# Integral Syntax Question

1. Dec 29, 2007

### konik

Is the following syntax correct?

$$dx = v\ dt$$
$$x = \int v\ dt$$

or should it be:

$$dx = v \ dt$$
$$dx = \int v \ dt$$

2. Dec 29, 2007

### Staff: Mentor

This is OK. Realize that this is just saying that:
$$\int \ dx = x$$

That's no good--you must integrate both sides.

3. Dec 29, 2007

### HallsofIvy

The first. Obviously, the two right sides of the second are not the same and cannot both be equal to dx.

What you are doing is starting with dx= v dt and integrating both sides:
$\int x= \int v dt$. Since $\int dx= x$ the result is $x= \int v dt$.

(The integral is not "well defined" so that should be $x= \int v dt+ C$.)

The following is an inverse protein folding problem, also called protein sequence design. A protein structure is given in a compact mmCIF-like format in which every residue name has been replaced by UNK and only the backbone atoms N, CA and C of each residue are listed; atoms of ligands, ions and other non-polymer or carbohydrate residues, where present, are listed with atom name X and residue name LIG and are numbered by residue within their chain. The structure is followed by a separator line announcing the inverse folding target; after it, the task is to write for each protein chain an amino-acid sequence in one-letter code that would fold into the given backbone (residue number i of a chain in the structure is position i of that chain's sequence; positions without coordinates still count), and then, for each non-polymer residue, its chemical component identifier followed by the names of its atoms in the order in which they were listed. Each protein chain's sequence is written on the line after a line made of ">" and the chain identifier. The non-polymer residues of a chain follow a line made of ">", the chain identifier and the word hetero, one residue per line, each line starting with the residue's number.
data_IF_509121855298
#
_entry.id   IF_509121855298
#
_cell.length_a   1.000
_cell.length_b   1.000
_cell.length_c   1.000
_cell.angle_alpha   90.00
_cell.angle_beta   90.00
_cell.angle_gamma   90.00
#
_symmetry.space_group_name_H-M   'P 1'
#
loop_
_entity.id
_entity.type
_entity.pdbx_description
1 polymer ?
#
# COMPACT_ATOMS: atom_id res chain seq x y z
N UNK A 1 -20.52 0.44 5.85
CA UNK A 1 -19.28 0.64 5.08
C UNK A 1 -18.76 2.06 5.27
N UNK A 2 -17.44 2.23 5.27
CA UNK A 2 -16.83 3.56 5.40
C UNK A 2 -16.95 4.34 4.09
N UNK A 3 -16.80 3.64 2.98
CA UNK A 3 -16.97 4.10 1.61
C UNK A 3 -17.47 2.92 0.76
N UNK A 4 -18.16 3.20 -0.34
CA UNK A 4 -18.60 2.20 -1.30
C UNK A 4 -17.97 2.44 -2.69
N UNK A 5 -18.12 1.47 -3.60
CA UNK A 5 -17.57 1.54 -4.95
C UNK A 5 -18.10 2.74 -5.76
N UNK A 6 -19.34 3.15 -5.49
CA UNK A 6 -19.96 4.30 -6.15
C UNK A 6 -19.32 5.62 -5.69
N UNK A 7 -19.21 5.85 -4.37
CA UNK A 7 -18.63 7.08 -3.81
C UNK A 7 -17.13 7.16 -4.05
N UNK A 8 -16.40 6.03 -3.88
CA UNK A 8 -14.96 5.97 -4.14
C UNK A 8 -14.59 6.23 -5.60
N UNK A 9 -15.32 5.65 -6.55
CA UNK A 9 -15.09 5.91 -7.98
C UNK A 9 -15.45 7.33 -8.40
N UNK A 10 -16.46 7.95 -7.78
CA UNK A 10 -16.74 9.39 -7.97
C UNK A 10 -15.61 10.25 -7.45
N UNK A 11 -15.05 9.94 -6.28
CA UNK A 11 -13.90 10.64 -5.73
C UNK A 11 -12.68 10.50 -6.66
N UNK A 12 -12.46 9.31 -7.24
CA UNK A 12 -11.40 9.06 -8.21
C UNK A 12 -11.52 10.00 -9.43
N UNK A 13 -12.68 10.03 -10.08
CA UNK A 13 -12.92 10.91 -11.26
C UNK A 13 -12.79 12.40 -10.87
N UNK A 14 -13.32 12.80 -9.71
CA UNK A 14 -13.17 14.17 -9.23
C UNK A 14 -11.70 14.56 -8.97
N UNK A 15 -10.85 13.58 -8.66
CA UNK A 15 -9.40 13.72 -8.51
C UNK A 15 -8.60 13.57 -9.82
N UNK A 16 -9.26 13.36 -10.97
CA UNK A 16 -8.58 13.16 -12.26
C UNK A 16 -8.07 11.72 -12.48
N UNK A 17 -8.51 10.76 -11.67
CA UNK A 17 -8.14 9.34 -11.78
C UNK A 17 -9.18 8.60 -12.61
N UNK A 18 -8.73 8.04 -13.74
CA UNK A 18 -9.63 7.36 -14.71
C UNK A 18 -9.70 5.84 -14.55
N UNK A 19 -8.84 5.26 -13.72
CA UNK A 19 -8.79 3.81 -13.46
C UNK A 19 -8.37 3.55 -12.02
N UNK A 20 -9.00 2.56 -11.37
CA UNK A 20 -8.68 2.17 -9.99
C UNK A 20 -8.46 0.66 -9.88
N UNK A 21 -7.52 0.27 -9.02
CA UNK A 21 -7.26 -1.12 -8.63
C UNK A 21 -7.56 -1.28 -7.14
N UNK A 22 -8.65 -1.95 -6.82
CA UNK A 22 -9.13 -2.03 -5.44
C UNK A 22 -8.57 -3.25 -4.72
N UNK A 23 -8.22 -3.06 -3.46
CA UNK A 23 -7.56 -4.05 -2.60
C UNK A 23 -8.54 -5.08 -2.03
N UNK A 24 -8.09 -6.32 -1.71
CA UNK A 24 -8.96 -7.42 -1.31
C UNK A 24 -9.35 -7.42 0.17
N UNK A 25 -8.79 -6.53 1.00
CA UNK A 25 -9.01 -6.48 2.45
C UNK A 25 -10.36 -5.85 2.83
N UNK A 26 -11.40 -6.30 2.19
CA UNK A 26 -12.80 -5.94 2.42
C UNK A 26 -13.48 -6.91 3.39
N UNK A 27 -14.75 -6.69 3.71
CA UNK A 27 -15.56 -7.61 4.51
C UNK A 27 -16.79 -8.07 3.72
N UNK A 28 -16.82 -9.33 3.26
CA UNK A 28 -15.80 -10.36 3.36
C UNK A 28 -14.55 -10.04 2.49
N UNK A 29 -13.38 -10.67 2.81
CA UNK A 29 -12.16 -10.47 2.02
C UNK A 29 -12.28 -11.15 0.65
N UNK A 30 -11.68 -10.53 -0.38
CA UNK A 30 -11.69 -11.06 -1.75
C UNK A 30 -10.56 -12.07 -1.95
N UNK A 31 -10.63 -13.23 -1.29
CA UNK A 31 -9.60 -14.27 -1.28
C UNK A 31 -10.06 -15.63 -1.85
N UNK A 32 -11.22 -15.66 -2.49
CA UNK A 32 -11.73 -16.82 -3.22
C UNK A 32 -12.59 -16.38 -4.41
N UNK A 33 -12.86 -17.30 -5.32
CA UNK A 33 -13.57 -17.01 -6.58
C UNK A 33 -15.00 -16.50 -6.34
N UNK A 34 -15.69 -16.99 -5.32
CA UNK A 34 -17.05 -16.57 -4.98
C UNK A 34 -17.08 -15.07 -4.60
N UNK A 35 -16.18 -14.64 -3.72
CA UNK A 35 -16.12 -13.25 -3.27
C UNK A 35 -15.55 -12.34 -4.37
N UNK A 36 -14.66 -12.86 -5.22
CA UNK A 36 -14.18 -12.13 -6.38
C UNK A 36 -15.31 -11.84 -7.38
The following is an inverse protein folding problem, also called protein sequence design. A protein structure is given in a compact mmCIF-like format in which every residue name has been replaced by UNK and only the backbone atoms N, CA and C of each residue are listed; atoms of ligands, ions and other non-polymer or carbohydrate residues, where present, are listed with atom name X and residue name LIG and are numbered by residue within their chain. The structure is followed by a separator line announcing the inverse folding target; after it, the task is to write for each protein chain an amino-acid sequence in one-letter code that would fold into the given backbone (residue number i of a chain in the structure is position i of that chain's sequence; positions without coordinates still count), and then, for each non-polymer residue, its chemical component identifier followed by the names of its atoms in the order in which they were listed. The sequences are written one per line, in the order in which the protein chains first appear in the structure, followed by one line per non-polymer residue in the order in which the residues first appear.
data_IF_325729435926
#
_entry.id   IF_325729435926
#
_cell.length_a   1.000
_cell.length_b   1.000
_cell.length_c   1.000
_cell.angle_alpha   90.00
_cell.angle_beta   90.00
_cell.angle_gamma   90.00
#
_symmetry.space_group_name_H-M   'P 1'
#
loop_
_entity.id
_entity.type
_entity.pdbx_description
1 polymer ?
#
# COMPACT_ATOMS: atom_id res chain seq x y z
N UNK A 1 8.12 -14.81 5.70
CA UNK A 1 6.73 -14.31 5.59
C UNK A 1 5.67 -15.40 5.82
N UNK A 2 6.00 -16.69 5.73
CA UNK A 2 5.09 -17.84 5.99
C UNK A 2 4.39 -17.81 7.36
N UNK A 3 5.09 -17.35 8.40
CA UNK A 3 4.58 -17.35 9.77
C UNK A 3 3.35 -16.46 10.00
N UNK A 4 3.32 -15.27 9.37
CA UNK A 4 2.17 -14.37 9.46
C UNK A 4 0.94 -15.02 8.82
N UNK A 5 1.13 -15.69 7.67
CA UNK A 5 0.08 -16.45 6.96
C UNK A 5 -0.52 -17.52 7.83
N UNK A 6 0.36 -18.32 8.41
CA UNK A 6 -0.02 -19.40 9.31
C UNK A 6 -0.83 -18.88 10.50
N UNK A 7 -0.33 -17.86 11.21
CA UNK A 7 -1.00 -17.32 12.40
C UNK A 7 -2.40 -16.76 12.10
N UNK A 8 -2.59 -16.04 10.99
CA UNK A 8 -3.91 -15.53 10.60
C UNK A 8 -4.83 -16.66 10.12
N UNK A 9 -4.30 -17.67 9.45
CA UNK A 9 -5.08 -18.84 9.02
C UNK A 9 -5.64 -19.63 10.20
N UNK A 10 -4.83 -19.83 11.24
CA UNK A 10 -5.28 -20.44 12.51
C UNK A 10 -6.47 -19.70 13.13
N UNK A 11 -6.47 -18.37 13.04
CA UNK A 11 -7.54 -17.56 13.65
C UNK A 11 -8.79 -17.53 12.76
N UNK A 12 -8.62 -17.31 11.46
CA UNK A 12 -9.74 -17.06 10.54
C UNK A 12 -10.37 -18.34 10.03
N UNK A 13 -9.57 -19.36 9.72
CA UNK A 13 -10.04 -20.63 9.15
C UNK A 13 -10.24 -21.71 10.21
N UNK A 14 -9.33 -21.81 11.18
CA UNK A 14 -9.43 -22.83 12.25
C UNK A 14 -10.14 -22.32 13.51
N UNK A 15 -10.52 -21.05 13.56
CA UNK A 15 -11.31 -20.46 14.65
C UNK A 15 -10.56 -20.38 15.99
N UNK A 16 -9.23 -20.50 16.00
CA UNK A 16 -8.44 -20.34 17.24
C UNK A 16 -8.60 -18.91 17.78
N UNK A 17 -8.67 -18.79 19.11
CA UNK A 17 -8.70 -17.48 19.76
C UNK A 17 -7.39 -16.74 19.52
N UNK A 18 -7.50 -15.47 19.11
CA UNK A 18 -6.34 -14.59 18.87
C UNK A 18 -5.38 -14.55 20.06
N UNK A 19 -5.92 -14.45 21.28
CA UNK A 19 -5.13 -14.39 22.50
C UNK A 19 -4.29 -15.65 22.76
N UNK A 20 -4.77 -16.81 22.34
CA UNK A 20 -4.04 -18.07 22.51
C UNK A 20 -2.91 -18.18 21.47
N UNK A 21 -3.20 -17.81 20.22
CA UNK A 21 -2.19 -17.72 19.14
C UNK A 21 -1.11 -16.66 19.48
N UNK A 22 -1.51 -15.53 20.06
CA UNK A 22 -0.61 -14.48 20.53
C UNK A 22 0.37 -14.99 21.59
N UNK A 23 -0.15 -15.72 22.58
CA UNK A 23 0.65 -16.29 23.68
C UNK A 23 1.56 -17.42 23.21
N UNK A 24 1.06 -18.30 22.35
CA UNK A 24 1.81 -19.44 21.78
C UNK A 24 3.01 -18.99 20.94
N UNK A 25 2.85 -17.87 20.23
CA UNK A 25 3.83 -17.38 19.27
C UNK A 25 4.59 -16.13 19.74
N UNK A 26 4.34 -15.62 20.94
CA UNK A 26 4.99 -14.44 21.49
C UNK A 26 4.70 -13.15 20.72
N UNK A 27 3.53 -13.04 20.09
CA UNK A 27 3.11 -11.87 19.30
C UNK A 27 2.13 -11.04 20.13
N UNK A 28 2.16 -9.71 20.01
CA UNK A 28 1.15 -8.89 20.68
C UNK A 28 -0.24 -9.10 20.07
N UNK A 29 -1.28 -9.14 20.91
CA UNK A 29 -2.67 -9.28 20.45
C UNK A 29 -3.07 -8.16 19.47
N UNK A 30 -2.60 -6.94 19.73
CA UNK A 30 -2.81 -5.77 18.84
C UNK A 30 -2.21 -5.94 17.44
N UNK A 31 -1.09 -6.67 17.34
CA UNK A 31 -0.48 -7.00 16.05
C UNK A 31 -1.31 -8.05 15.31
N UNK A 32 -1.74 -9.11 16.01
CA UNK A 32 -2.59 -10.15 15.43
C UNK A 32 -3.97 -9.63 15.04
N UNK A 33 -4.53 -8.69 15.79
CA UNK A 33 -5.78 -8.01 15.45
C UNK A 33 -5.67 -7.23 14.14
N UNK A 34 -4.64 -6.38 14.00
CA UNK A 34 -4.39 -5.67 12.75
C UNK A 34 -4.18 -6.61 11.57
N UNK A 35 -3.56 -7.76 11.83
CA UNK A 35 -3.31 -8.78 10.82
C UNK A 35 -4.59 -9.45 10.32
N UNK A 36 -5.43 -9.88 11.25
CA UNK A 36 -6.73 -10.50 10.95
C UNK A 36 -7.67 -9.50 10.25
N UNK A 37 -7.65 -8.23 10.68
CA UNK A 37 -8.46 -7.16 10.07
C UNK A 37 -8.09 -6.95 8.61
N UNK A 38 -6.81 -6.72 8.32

(Once again, Doc Al comes in 2 seconds ahead of me!)

4. Dec 29, 2007

### Gib Z

We don't really need to include the additional C, since indefinite integrals are only unique up to a additive constant anyway.

5. Dec 30, 2007

### HallsofIvy

Yes, of course. The anti-derivative of $x^2$ is $\int x^2 dx$ which is, itself, equal to $(1/3)x^3+ C$. It is only in the last that we need the "C".

6. Dec 30, 2007

### CompuChip

Actually, I prefer to think of
$$\int v \, dt$$
as notation where the $\int dt$ is a single symbol.
The equation
$$dx = v dt$$
wouldn't make sense then but can be written
$$dx/dt = v$$
or considered as a limit.

(Of course, I also use them as mnemonics and manipulate them as ordinary fractions, but sometimes it's good to keep things clear and separate legal operations from convenient notation).

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